Christian radio Maggie versus DOMA hearing Maggie
On his show this week, Michelangelo Signorile called Maggie Gallagher on something we online activists have been noticing (and noting) for years. Specifically, the way that the National Organization for Marriage personality talks one way when in viewpoint-friendly circles and another way when her sense of political pragmatism necessitates:
I noted to her that she speaks in that way, about gay people as fellow citizens who should have rights (even if not marriage), when she is on shows like mine and on CNN and other mainstream outlets. But when she goes on Christian media outlets she talks about homosexuality as something that is an "unfortunate thing" and sinful.
"I think it's not true that I go on some stations and have a radically different view than I have here," she responded. "I don't see that any of us has the right to redefine marriage. It's older than government. It has its own meaning and purpose."
But Gallagher did not deny that she called homosexuality "unfortunate" and in fact reiterated that she has "orthodox" Catholic views on the issue. It's an important fact because Gallagher and NOM often try to couch their arguments against gay marriage as strictly secular, social science-based arguments about the family and children. The only reason religious people are so prominent in the debate, they contend, is that they have more "motivation" to speak up.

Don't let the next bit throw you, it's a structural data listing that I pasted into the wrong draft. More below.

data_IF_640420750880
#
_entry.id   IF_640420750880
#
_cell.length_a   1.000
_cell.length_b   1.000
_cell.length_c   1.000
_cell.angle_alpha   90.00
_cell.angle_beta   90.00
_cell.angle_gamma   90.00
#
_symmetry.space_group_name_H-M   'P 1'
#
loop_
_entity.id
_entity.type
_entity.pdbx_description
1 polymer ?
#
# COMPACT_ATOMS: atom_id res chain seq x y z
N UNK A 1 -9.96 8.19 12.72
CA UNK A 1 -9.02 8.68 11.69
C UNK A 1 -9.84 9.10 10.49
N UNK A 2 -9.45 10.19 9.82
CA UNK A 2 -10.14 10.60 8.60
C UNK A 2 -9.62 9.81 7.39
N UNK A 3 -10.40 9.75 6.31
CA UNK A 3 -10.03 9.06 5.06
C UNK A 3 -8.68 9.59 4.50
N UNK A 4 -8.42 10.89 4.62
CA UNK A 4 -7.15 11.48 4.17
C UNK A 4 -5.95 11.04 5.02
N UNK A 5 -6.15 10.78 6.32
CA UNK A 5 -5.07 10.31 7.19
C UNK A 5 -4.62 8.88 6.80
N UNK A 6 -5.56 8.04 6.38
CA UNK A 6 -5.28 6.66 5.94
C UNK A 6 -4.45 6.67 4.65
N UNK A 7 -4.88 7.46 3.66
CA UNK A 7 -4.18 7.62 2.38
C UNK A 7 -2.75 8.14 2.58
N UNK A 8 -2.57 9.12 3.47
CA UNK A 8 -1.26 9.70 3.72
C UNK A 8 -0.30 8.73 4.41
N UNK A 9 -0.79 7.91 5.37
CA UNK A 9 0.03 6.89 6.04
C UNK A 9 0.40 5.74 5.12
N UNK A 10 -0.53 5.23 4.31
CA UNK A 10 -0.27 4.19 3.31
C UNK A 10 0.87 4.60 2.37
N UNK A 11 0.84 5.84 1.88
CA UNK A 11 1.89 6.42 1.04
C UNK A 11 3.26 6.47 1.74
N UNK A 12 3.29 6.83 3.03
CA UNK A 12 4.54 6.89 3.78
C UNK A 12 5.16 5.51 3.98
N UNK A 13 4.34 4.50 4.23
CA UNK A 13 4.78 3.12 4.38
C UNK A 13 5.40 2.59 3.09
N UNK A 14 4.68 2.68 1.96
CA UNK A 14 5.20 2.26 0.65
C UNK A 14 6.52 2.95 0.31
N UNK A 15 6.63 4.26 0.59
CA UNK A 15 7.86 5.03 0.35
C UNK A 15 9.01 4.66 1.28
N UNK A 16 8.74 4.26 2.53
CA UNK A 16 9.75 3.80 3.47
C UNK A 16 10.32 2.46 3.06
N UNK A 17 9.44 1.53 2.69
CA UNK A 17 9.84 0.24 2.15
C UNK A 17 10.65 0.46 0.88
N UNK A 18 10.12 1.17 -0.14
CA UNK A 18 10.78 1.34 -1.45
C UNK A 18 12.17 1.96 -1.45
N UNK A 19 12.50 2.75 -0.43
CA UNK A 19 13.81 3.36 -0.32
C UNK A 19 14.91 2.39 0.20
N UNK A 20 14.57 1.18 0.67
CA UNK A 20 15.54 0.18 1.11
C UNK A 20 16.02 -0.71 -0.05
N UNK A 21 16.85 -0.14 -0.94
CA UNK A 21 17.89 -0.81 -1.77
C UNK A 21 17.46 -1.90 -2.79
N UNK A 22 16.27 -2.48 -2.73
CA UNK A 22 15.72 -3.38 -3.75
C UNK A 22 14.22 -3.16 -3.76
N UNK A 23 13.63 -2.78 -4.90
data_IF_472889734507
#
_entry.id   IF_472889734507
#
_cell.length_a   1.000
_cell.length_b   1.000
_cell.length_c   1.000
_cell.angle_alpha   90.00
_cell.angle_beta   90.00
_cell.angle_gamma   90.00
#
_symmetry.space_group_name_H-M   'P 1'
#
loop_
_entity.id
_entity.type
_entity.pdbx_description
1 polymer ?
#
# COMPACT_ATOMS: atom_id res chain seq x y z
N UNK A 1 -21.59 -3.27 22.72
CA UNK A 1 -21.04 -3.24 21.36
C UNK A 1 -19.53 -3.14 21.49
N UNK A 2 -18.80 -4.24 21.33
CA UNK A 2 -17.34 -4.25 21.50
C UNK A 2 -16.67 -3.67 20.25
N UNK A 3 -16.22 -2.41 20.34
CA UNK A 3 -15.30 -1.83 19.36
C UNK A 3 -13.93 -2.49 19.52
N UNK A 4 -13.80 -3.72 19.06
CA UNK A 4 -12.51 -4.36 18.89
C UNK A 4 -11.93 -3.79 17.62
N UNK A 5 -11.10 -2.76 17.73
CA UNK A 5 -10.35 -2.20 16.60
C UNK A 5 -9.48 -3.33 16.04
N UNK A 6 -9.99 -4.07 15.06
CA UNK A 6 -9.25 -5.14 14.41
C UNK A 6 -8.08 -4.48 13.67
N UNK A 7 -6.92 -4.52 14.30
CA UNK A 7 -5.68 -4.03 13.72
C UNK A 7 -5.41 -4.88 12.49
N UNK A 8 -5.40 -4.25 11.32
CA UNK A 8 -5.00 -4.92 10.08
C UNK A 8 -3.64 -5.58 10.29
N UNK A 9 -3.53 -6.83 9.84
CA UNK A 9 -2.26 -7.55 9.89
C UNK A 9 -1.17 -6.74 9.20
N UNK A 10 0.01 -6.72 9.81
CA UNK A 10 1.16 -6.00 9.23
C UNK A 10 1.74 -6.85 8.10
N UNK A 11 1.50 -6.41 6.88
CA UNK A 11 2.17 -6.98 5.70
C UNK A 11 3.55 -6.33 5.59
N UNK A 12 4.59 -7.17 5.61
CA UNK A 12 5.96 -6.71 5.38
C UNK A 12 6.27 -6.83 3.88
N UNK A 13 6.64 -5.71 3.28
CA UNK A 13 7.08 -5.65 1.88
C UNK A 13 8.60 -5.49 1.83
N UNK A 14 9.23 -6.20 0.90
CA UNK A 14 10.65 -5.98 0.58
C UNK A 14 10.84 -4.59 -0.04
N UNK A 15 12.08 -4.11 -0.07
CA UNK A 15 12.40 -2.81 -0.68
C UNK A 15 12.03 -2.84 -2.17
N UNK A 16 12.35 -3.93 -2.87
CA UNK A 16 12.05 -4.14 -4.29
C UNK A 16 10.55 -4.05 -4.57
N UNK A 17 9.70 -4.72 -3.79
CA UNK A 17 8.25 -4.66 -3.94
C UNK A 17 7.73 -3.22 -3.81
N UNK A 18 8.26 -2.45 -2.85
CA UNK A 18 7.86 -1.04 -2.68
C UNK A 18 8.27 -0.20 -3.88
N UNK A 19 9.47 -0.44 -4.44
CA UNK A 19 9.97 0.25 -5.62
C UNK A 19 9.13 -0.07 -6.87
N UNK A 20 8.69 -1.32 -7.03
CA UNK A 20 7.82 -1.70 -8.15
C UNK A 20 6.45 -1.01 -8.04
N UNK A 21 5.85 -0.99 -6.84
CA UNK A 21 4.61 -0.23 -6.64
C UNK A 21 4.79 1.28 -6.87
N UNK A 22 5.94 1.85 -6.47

FULL: Maggie addresses her ‘villain’ role; continues her victim act [HuffPo]
I've heard her deny it before. But the thing is, I've noted this reality in multiple forums—on radio shows, on panels, in meetings, in conversation, on site—and every single time I do, there is a resounding "Yes!" from the audience. We would have no reason to make this up. There are many other things we could note about Maggie. But this truism gets play because it is, well—true.
It's time for her to tell Congress that she thinks gays and our supporters are "committing several kinds of very serious sins."
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